A few months ago, I wrote a blog that briefly addressed the limitations and potentialities of Detective Pikachu (2016 video game) as an “adaptation” of Sherlock Holmes. Recently, I watched the film adaptation of the game, and although I found it entertaining, I’m still puzzled as to the connection between Detective Pikachu and Sherlock Holmes.
Much has been said about the Holmes-Pikachu collab by Sherlockians and fans of Pokémon alike. Paul Thomas Miller sarcastically refers to Detective Pikachu as “the most canonical Sherlock ever and definitely not just a pokemon in a hat,” and fellow Sherlockian and author, Brad Keefauver, wrote an insightful blog about how the film can be interpreted as a John Watson story rather than a Sherlock Holmes story. I’m adding to this ongoing discussion about the film by comparing it to my experience of having played the game, and to argue that the film adaptation works to further distance itself from the world of Sherlock Holmes rather than paying an homage to it.
1) The dynamic duo Holmes/Watson is undermined in the film compared to the game.
In my previous blog, I mentioned that one of Tim’s main tasks in the game is to provide illustrations of the crime scene, which are used to help the player decipher and solve mysteries. This method of “note-taking” is similar to how Watson documents his adventures with Holmes in the canon, but it’s omitted in the film. This might seem like a minor detail, but I think it’s an important aspect of Watson’s role as Holmes’s chronicler. In BBC Sherlock, for example, John Watson blogs about his adventures with Holmes, and in other stage/cinematic adaptations that feature the duo, Watson is often shown writing in his journal. There are similarities between Holmes/Pikachu and Watson/Tim, but with respect to Tim’s role as a chronicler, the Hollywood blockbuster chooses to leave out this detail.
2) Who’s the “world-class detective,” Pikachu or Harry?
In the film adaptation, Harry survives the car accident thanks to Mewtwo’s mind transfer technique, and at the end of the film, he is reunited with Tim and his partner Pikachu (who apparently loses all recollection of his adventures with Tim). However, the answer to the question of whether Pikachu is Tim’s father in disguise is left ambiguous at the end of game as the crime-solving duo continue their search for Harry Goodman (and for good reason). In other words, the film thwarts Pikachu’s role as a detective and demotes him to the role of Harry’s side-kick whereas the game leaves it more open-ended. If Harry is a world-class detective and if Tim is “Watson”...what’s Pikachu’s role in the future?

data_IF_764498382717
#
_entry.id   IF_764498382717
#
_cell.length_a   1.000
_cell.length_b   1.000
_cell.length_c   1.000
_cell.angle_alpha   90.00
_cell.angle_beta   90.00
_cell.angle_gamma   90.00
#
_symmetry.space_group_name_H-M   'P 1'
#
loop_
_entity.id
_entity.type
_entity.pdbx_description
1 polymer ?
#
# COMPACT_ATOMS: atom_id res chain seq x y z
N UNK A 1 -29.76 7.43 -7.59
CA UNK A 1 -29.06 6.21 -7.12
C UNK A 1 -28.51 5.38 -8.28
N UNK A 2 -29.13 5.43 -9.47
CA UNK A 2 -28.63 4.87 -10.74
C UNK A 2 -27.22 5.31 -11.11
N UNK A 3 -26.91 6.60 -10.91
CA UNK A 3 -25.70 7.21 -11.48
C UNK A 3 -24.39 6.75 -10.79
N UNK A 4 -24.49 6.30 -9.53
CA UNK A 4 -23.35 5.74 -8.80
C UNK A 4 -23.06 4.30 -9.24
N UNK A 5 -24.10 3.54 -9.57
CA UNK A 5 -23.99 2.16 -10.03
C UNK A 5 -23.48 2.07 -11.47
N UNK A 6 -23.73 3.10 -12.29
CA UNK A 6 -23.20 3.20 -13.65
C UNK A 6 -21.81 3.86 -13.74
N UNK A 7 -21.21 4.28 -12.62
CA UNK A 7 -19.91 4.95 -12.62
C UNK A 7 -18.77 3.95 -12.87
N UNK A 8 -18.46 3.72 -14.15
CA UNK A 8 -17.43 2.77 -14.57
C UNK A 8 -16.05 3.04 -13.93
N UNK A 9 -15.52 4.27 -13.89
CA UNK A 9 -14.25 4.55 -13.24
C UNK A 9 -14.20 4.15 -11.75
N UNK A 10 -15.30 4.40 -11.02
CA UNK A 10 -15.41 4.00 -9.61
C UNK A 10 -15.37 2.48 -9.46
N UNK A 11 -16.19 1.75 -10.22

3) Do kids want to see the film because it’s an adaptation of Sherlock Holmes, or for Pikachu?
I raise this question because there are so few references to Sherlock Holmes and to the canon in the film. Most kids, with exception to those who have read Doyle’s stories, may not be able to draw the connection between Pikachu and the Great Detective/Watson based on the film alone. Yes, Pikachu wears the iconic deerstalker hat, and at one point holds a magnifying glass in Howard Clifford’s office, but these subtle allusions to Holmes highlight a superficial connection to Doyle’s Victorian sleuth (as I mentioned in my previous blog). In the game, Pikachu has the option of wearing a cape to complete his look, which is not included in the film version, but clothes alone do not make a detective as Rob Nunn points out, “a deerstalker does not make someone Sherlock Holmes.” Perhaps the film could have benefited from incorporating popular quotes that most people might recognize as part of the canon such as “the game is afoot,” or something along these lines, but that still doesn’t solve the issue…
As a fan and scholar of Sherlock Holmes, I can’t say that Detective Pikachu (film) is an adaptation of Doyle’s Holmes, but there are aspects that I think the film does a lot better than the game, especially in terms of showcasing an ethnically diverse cast, and for incorporating assertive female characters such as Lucy Stevens played by Kathryn Newton.
I agree with Keefauver that Detective Pikachu is not for all Sherlockians, and I think that’s because the film is not meant to be an adaptation of Sherlock Holmes or Watson. Instead, like the game, the film capitalizes on the visual cues of Sherlock Holmes (or things that people would associate with mystery and detectives in general such as a magnifying glass) as well as on the Pokémon franchise in order to profit from a broad, cultural audience. In other words, the film offers something for everyone, but in trying to catch’em all, perhaps it reaches too far and too wide.